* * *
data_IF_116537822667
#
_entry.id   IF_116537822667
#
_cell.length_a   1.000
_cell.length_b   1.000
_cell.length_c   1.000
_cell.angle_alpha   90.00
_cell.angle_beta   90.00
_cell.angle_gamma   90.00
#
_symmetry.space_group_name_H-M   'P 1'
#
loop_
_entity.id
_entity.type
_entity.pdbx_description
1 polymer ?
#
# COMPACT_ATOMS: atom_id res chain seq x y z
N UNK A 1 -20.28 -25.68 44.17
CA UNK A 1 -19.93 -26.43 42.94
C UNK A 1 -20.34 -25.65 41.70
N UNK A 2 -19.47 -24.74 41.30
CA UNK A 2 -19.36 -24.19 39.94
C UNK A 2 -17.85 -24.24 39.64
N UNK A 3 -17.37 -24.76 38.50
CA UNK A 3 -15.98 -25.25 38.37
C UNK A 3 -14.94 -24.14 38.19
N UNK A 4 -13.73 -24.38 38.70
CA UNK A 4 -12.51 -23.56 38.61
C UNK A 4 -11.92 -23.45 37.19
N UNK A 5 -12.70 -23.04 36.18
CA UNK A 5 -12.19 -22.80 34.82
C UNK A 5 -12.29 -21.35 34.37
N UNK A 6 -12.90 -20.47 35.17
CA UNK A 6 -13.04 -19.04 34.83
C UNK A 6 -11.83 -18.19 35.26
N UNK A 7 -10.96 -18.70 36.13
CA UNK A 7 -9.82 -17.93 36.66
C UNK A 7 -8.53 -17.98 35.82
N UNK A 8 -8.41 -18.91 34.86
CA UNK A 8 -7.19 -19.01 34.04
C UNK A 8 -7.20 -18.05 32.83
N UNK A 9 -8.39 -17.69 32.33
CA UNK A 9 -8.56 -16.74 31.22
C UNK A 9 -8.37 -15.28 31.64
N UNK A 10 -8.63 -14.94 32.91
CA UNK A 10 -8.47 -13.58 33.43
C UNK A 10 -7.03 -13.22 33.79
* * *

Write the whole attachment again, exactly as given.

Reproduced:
data_IF_116537822667
#
_entry.id   IF_116537822667
#
_cell.length_a   1.000
_cell.length_b   1.000
_cell.length_c   1.000
_cell.angle_alpha   90.00
_cell.angle_beta   90.00
_cell.angle_gamma   90.00
#
_symmetry.space_group_name_H-M   'P 1'
#
loop_
_entity.id
_entity.type
_entity.pdbx_description
1 polymer ?
#
# COMPACT_ATOMS: atom_id res chain seq x y z
N UNK A 1 -20.28 -25.68 44.17
CA UNK A 1 -19.93 -26.43 42.94
C UNK A 1 -20.34 -25.65 41.70
N UNK A 2 -19.47 -24.74 41.30
CA UNK A 2 -19.36 -24.19 39.94
C UNK A 2 -17.85 -24.24 39.64
N UNK A 3 -17.37 -24.76 38.50
CA UNK A 3 -15.98 -25.25 38.37
C UNK A 3 -14.94 -24.14 38.19
N UNK A 4 -13.73 -24.38 38.70
CA UNK A 4 -12.51 -23.56 38.61
C UNK A 4 -11.92 -23.45 37.19
N UNK A 5 -12.70 -23.04 36.18
CA UNK A 5 -12.19 -22.80 34.82
C UNK A 5 -12.29 -21.35 34.37
N UNK A 6 -12.90 -20.47 35.17
CA UNK A 6 -13.04 -19.04 34.83
C UNK A 6 -11.83 -18.19 35.26
N UNK A 7 -10.96 -18.70 36.13
CA UNK A 7 -9.82 -17.93 36.66
C UNK A 7 -8.53 -17.98 35.82
N UNK A 8 -8.41 -18.91 34.86
CA UNK A 8 -7.19 -19.01 34.04
C UNK A 8 -7.20 -18.05 32.83
N UNK A 9 -8.39 -17.69 32.33
CA UNK A 9 -8.56 -16.74 31.22
C UNK A 9 -8.37 -15.28 31.64
N UNK A 10 -8.63 -14.94 32.91
CA UNK A 10 -8.47 -13.58 33.43
C UNK A 10 -7.03 -13.22 33.79